For printing using the display medium, a contact type printing head, to which an image signal is input, comprises very small electrodes which correspond to pixels and contacts under pressure the surface of the belt, facing the heating resistive layer. The printing head scans the display medium, and a current corresponding to the image signal is passed through the heating resistive layer through the electrodes of the printing head. If there is a contact resistance reducing layer on the heating resistive layer surface, the layer decreases the resistance value of dynamic contact, which makes the current run in the thickness direction of the contact resistance reducing layer. The current is converted to thermal energy in the heating resistive layer, the signal current providing the heating passes into the conductive layer and is diffused in the direction orthogonal to the thickness direction with the energy loss being minimized and goes to a ground portion or a specified return path portion. The thermal energy generated in the heating resistive layer passes in the thickness direction to the conductive layer and the background layer, and it thus reaches the erasable thermochromic layer. In the erasable thermochromic layer, a thermal change occurs in the image corresponding to the image signal being input, and the image is developed by the medium becoming opaque or transparent.

The above described printing may also be carried out by writing with a pen having a thermal point.

In order to return the whole erasable display medium to its original state, and thus erase the image, either the entire display medium on which the image is formed is heated to a certain temperature higher than the temperature required for forming the image, or alternatively a larger current than is input to form the image is input to the whole area of the display medium so as to heat the erasable thermochromic layer to a certain temperature.

FIG. 8 shows temperature characteristics for forming an opaque image in a transparent display medium, and FIG. 9 shows temperature characteristics for forming a transparent image in an opaque display medium.

Repeated image display is carried out by repeating above described writing process and erasing process.

EMBODIMENT 1

A two-layer-structure heating resistive film was prepared by forming on a first heating resistive layer comprising a polyimide film having carbon particles dispersed therein, with a thickness of 30 μm and a volume resistivity of 1.0 Ω·cm a second heating resistive layer having carbon particles dispersed therein, with a thickness of 2 μm and a volume resistivity of 7.0 Ω·cm.

Next, nickel having a film thickness of 300 nm was vacuum deposited on the second heating resistive layer at a substrate temperature of 150° C. and a vacuum of 2×10-6 Torr. Next, carbon black was vacuum deposited on the nickel-covered film surface under the same conditions as the nickel deposition process to form a background layer having a film thickness of 100 nm.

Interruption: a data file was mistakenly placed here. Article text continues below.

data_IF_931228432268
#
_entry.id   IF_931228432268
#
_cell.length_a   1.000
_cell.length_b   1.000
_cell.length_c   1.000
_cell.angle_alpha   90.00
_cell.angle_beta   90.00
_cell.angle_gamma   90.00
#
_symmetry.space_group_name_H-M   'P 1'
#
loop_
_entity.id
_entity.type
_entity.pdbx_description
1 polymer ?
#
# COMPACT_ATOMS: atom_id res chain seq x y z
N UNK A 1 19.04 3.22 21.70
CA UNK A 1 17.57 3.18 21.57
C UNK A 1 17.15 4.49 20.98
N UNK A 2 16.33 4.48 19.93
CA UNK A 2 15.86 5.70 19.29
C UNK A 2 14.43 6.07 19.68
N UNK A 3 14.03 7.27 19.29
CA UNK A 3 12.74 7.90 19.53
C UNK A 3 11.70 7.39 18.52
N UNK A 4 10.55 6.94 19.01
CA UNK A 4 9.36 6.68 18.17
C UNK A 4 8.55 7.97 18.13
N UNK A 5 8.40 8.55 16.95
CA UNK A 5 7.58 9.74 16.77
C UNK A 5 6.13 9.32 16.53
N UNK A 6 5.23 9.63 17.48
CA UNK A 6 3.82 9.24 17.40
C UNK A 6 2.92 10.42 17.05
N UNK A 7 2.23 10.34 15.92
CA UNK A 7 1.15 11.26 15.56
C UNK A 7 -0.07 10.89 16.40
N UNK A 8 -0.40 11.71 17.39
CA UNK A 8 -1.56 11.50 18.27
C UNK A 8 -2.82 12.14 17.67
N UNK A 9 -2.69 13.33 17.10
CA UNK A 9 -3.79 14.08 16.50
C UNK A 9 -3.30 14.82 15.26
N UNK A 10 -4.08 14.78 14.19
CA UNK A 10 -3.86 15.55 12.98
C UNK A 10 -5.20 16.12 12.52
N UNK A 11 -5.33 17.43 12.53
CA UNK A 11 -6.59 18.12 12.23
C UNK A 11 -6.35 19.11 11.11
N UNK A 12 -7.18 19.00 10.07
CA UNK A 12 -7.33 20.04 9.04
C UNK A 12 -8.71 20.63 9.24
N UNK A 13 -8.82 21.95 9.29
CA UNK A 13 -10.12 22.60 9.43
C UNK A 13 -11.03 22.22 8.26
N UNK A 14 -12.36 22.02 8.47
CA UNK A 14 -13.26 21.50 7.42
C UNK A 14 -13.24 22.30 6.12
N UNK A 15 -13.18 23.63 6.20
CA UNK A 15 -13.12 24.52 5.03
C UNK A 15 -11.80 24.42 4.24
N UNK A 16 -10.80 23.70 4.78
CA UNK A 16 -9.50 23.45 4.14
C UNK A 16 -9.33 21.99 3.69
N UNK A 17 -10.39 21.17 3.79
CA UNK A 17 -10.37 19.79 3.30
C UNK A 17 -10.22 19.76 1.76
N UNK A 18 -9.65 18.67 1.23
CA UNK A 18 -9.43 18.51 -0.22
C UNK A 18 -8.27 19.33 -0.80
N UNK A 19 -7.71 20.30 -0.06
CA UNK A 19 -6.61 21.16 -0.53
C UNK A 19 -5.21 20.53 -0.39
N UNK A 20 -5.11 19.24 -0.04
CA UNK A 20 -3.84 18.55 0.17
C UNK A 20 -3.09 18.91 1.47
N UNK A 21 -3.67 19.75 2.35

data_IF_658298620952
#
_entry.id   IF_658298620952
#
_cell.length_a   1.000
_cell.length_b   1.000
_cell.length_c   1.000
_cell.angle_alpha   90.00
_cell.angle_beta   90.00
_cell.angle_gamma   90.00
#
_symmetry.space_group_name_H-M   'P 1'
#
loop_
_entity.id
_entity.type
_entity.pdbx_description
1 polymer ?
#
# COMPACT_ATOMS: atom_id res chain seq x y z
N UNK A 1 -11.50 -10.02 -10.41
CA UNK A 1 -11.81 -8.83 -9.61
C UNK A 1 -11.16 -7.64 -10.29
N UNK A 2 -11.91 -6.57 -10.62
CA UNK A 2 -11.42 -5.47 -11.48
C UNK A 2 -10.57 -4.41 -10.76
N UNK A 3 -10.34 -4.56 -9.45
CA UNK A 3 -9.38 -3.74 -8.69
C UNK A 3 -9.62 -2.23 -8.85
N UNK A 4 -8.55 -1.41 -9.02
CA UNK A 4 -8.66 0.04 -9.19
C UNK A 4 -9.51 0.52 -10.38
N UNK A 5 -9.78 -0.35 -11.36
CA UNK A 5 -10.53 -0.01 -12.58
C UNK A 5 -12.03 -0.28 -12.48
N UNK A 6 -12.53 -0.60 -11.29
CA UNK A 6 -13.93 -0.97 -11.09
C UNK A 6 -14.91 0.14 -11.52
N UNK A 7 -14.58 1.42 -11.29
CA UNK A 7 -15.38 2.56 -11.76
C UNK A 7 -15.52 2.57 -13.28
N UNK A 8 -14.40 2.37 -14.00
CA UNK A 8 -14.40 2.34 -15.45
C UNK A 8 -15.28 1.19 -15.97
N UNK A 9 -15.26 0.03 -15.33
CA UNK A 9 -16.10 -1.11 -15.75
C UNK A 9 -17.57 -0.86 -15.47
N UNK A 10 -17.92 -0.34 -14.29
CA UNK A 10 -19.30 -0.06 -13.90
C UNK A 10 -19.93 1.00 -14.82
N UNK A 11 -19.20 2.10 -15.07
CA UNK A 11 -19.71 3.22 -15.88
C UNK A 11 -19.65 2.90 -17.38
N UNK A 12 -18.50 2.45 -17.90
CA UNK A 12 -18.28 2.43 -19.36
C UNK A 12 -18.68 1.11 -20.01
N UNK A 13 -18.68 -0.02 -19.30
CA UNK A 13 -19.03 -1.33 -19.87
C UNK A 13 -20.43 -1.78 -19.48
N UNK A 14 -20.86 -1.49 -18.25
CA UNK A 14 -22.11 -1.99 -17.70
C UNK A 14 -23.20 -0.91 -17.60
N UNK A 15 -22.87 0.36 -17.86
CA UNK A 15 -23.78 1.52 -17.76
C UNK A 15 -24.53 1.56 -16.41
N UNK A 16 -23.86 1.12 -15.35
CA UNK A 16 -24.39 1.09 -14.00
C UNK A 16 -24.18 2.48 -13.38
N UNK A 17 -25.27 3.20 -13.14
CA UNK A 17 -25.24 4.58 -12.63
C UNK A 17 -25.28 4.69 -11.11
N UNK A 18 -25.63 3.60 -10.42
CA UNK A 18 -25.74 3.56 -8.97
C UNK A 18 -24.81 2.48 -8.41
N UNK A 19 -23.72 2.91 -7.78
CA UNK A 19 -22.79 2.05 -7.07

A dispersed solution was prepared by blending at a weight ratio of 4:1 a solution made by dissolving a polyester resin having an average molecular weight of 10,000 approximately in toluene and having a solid content of 20% by weight, with a solution made by dissolving an amide type resin having a molecular weight of 500 approximately in methanol and having a solid content of 10% by weight, and then by forcibly mixing them using a homogenizer. A display medium was obtained by applying the obtained dispersed solution to the above described background layer surface and drying it at 120° C. for 10 minutes, thus forming an erasable thermochromic layer having a thickness of 12 μm.

A printing head having a width of 300 mm and image writing elements which are 40 μm square of tungsten projecting by 30 μm and aligned with a pitch of 62.5 μm was brought into contact under pressure with the polyimide film forming the first heating resistive layer of the display medium. A pulse signal was input from the head to the heating resistive layer by a pulse drive with a pulse width of 500 μs and a voltage of 12 V, and the head was made to move relative to the display medium at a linear speed of 60 mm/s. The thermochromic layer was made opaque and the image was developed corresponding to the input signal. The optical reflection density of the image was 0.40 and that of the background portion was 1.60 at this point.

Next, as an erasing process, the optical reflection density of the entire surface of the display medium was made to be 0.40±0.1 by applying a pulse drive to the display medium with a pulse length of 650 μs and a voltage of 16 V, thus heating the entire surface of the heat-sensitive resistive layer. After repeating the displaying and erasing process 100 times, the optical reflection density was 0.50±0.1 after erasing.

EMBODIMENT 2

A contact resistance reducing layer was formed on the first heating resistive layer of the two-layer-structure heating resistive film prepared in embodiment 1. A pattern of areas with a pitch of 31 μm, a 20 μm square and a thickness of 8 μm was made on the entire surface of the first heating resistive layer by a photolithographic process and lift off process, using a conductive paste having silver particles having a volume resistivity of 2×10-2 Ω·cm dispersed therein.